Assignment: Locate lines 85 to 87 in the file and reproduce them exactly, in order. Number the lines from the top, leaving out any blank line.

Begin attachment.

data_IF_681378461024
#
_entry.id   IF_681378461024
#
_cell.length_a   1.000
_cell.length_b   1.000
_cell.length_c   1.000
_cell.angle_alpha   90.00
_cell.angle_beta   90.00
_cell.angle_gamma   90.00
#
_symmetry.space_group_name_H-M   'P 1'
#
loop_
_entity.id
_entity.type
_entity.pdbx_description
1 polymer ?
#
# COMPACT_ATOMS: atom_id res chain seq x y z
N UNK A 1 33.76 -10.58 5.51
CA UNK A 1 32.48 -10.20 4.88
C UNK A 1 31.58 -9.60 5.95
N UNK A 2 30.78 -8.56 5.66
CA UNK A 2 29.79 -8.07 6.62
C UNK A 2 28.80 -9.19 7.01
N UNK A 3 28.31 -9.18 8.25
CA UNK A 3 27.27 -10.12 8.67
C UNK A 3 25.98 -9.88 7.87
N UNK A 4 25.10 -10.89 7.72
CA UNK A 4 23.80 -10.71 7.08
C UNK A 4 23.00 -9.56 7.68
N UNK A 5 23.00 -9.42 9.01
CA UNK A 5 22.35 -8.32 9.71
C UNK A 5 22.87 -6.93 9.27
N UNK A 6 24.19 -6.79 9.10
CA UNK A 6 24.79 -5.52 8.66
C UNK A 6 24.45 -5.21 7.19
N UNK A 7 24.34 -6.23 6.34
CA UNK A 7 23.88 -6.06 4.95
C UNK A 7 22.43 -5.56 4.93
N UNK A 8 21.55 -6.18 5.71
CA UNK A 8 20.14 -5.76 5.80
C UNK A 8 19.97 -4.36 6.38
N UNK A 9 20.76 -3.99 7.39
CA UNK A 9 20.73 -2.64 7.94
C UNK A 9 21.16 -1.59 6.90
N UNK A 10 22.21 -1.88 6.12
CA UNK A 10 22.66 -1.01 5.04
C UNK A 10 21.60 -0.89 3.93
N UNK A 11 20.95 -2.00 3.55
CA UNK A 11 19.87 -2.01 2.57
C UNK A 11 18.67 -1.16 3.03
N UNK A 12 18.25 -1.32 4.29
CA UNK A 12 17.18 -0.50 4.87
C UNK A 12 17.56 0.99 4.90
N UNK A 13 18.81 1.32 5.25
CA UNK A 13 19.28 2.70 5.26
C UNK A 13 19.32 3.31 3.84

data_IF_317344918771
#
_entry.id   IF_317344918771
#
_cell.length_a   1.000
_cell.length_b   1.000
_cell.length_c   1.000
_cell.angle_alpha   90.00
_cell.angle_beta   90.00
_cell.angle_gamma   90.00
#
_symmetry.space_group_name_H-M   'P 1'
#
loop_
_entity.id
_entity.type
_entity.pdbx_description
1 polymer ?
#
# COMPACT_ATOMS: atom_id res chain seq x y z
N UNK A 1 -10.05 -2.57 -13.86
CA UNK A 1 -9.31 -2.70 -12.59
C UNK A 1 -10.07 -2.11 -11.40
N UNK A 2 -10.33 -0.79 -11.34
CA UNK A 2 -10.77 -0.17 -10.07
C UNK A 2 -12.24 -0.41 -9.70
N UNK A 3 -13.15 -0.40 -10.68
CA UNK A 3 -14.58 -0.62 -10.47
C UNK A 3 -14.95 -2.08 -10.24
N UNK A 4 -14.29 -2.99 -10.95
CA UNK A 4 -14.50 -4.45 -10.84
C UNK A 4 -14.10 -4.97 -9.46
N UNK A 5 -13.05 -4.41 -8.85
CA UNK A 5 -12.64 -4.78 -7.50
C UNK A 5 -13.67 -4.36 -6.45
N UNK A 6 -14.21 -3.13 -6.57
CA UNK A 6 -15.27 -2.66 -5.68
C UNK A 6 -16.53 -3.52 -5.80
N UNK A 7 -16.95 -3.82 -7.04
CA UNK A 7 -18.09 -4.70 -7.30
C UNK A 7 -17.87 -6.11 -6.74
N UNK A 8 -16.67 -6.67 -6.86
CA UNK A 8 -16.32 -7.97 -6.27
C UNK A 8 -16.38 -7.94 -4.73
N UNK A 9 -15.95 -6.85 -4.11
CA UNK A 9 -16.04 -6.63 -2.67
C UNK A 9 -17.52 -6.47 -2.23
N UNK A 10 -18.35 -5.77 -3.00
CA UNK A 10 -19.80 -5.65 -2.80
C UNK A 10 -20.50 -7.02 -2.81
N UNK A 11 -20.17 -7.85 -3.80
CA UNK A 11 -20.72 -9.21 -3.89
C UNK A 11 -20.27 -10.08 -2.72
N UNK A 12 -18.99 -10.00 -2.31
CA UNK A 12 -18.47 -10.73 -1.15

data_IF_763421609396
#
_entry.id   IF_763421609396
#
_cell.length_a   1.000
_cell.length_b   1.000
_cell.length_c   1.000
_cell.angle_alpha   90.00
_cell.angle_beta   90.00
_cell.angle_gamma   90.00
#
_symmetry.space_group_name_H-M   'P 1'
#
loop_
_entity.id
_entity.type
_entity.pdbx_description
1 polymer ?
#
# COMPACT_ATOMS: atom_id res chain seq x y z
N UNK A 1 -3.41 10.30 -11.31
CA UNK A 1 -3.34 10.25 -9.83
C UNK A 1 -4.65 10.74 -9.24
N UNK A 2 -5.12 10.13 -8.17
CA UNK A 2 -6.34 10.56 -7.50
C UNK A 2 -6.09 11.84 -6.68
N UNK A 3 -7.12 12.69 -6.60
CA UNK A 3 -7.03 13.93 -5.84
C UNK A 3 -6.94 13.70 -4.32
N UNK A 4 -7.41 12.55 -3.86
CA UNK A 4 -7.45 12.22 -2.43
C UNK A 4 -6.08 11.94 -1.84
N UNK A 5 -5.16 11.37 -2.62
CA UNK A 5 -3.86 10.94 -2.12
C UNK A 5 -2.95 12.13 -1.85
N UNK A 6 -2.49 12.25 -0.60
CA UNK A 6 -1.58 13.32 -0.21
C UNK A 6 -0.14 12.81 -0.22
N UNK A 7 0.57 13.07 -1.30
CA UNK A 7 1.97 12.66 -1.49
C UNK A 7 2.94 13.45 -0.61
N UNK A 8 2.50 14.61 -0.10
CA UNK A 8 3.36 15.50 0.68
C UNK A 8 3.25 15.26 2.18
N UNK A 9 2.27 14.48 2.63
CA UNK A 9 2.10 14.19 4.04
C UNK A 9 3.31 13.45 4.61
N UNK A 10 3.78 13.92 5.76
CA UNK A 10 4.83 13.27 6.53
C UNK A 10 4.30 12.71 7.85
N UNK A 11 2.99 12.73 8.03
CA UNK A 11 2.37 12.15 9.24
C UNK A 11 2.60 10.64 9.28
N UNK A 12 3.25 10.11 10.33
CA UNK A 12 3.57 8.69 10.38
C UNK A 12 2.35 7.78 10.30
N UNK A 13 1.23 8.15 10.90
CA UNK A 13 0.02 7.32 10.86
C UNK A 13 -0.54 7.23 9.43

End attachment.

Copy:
C UNK A 2 -12.24 -0.41 -9.70
N UNK A 3 -13.15 -0.40 -10.68
CA UNK A 3 -14.58 -0.62 -10.47